• 18. Follow these nine guidelines for creating effective tables:• Indicate the units of measure.• In the stub (the left-hand column), list the items being compared.• In the columns, arrange the data clearly and logically.• Do the math.• Use dot leaders if a column contains a “blank” spot: a place where there are no appropriate data. Chapter 12. Creating Graphics © 2012 by Bedford/St. Martins 18
  • 19. Follow these nine guidelines for creating effective tables (cont.):• Don’t make the table wider than it needs to be.• Minimize the use of rules.• Provide footnotes where necessary.• If you did not generate the information yourself, indicate your source. Chapter 12. Creating Graphics © 2012 by Bedford/St. Martins 19
  • 20. Horizontal and vertical bar graphs look like this:Chapter 12. Creating Graphics © 2012 by Bedford/St. Martins 20
  • 21. Follow these six guidelines for creating effective bar graphs:• Make the proportions fair.• If possible, begin the quantity scale at zero.• Use tick marks (marks along the axis) to signal the amounts.• Arrange the bars in a logical sequence.• Place the title below the figure.• Indicate the source of your information if you did not generate it yourself. Chapter 12. Creating Graphics © 2012 by Bedford/St. Martins 21
  • 22. This is an effective bar graph:Chapter 12. Creating Graphics © 2012 by Bedford/St. Martins 22
  • 23. The basic bar graph has five variations:• grouped bar graph• subdivided bar graph• 100-percent bar graph• deviation bar graph• stratum graph Chapter 12. Creating Graphics © 2012 by Bedford/St. Martins 23
  • 24. This is an effective pictograph: Chapter 12. Creating Graphics © 2012 by Bedford/St. Martins 24
  • 25. This pictograph is misleading:Chapter 12. Creating Graphics © 2012 by Bedford/St. Martins 25
  • 26. Follow these three guidelines for creating effective line graphs:• If possible, begin the quantity scale at zero.• Use reasonable proportions for the vertical and horizontal axes.• Use grid lines—horizontal, vertical, or both— rather than tick marks when your readers need to read the quantities precisely. Chapter 12. Creating Graphics © 2012 by Bedford/St. Martins 26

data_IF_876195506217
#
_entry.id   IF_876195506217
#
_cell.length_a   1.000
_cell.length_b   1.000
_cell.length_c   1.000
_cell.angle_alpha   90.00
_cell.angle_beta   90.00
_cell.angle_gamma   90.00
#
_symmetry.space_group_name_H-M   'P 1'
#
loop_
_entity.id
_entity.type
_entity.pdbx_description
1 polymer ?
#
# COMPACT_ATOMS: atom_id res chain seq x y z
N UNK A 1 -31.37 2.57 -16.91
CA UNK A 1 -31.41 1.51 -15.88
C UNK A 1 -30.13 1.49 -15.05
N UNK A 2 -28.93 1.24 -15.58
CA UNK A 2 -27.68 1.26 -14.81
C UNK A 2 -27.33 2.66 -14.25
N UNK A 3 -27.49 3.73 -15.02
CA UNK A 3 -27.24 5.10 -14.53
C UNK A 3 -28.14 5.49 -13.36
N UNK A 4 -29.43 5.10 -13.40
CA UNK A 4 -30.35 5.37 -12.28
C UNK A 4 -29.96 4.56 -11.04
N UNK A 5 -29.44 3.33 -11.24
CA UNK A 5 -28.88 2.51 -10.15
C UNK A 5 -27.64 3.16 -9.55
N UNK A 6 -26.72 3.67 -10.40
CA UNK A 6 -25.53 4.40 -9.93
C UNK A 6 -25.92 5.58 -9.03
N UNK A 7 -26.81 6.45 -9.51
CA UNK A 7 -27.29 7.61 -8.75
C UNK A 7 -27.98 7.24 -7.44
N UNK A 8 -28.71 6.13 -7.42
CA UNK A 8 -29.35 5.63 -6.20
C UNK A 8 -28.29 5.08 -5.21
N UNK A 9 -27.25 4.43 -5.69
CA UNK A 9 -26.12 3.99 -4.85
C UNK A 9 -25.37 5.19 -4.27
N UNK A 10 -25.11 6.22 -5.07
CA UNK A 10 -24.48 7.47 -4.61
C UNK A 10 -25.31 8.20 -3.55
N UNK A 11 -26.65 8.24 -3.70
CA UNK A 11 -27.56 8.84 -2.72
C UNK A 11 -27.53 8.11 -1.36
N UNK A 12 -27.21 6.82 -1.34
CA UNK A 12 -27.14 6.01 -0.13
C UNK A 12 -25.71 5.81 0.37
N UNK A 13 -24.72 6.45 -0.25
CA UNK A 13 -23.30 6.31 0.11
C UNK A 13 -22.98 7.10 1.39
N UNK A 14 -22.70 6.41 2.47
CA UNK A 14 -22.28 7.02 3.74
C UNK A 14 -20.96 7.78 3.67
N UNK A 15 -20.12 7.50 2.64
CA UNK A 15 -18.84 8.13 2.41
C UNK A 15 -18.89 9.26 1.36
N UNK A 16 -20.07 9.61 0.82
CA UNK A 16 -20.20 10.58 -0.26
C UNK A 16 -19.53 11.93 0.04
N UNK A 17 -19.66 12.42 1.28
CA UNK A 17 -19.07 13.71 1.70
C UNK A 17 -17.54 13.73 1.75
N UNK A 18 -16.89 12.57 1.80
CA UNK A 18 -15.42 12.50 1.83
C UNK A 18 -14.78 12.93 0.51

• 27. This is an effective line graph: Chapter 12. Creating Graphics © 2012 by Bedford/St. Martins 27
  • 28. Follow these eight guidelines for creating effective pie charts:• Restrict the number of slices to six or seven.• Begin with the largest slice at the top and work clockwise in order of decreasing size.• Include a miscellaneous slice for very small quantities.• Label the slices (horizontally, not radially) inside the slice. Chapter 12. Creating Graphics © 2012 by Bedford/St. Martins 28
  • 29. Follow these eight guidelines for creating effective pie charts (cont.):• To emphasize one slice, use a bright, contrasting color or separate the slice from the pie.• Check to see that your software follows the appropriate guidelines for pie charts.• Don’t overdo fill patterns.• Check that your percentages add up to 100. Chapter 12. Creating Graphics © 2012 by Bedford/St. Martins 29
  • 30. How effective is this graphic? Source: Defense Intelligence Agency, 2003 <www.dia.mil/thisisdia/ DIA_Workforce_of_the_Future.pdf>.Chapter 12. Creating Graphics © 2012 by Bedford/St. Martins 30
  • 31. Use these four techniques to show motion: Chapter 12. Creating Graphics © 2012 by Bedford/St. Martins 31
  • 32. Follow these five guidelines for presenting photographs effectively:• Eliminate extraneous background clutter that can distract readers.• Do not electronically manipulate the photograph.• Help readers understand the perspective.• If appropriate, include a common object to give readers a sense of scale.• If appropriate, label components or important features. Chapter 12. Creating Graphics © 2012 by Bedford/St. Martins 32
  • 33. Line drawings offer three advantages over photographs:• Line drawings can focus readers’ attention on desired information better than a photograph can.• Line drawings can highlight information that might be obscured by bad lighting or a bad angle in a photograph• Line drawings are sometimes easier for readers to understand than photographs are. Chapter 12. Creating Graphics © 2012 by Bedford/St. Martins 33
  • 34. Line drawings offer a uniqueadvantage over other graphics: Chapter 12. Creating Graphics © 2012 by Bedford/St. Martins 34
  • 35. The basic line drawing has three variations: Chapter 12. Creating Graphics © 2012 by Bedford/St. Martins 35
  • 36. Follow these six guidelines for creatingeffective graphics for multicultural readers:• Be aware that reading patterns differ.• Be aware of varying cultural attitudes toward giving instruction.• Deemphasize trivial details.• Avoid culture-specific language, symbols, and references.• Portray people very carefully.• Be particularly careful in portraying hand gestures. Chapter 12. Creating Graphics © 2012 by Bedford/St. Martins 36